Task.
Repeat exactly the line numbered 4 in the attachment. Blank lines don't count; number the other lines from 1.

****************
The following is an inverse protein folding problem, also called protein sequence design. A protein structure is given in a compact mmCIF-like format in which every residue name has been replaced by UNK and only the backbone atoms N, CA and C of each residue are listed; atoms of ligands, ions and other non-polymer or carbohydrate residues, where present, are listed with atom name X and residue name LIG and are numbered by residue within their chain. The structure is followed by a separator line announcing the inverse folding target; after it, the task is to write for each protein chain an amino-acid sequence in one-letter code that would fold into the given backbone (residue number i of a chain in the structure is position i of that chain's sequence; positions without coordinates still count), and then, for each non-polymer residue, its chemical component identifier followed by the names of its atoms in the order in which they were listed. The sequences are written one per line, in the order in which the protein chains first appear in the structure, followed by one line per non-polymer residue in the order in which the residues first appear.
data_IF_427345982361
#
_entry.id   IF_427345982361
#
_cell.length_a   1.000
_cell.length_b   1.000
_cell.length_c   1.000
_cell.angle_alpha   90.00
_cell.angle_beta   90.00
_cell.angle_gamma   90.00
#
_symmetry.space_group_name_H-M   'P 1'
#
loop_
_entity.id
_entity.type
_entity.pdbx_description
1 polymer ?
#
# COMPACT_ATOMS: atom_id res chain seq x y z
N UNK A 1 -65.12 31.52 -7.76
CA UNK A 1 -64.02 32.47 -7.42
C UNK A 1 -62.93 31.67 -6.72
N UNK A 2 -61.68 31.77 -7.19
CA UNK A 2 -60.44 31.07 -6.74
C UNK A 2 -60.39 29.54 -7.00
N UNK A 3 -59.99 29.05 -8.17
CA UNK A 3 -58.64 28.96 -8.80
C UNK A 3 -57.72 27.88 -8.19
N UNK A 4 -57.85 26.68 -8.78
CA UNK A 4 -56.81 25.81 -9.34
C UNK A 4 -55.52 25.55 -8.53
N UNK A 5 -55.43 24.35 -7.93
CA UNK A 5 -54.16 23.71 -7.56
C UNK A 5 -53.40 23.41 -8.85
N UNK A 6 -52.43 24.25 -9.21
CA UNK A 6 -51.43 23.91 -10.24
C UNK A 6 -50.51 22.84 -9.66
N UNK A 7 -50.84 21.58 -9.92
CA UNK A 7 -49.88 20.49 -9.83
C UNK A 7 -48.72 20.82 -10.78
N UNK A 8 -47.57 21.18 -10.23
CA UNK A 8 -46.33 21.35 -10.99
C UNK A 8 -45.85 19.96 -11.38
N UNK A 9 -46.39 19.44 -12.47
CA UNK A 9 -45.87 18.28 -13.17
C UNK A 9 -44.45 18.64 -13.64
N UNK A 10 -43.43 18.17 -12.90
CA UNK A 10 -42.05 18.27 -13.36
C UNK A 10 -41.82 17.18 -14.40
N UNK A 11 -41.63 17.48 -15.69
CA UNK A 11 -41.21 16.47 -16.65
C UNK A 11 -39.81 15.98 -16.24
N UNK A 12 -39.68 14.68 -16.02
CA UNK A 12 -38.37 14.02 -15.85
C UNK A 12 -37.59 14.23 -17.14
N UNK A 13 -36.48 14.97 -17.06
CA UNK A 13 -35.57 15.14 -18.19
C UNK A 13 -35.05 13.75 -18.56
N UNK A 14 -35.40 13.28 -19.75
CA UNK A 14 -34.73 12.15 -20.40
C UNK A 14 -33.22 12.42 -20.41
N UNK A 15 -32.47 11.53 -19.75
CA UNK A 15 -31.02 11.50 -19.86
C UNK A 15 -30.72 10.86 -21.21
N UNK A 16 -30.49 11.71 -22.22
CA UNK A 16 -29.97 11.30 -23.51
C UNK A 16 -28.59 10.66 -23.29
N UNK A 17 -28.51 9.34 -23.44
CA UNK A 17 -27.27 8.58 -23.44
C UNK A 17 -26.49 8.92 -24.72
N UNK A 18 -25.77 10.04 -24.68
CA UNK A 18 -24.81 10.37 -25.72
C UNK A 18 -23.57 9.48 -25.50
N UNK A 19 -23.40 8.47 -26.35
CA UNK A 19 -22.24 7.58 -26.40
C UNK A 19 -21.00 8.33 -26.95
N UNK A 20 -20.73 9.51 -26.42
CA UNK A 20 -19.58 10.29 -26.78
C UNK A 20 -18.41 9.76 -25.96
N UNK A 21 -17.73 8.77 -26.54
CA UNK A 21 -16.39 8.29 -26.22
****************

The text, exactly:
_entry.id   IF_427345982361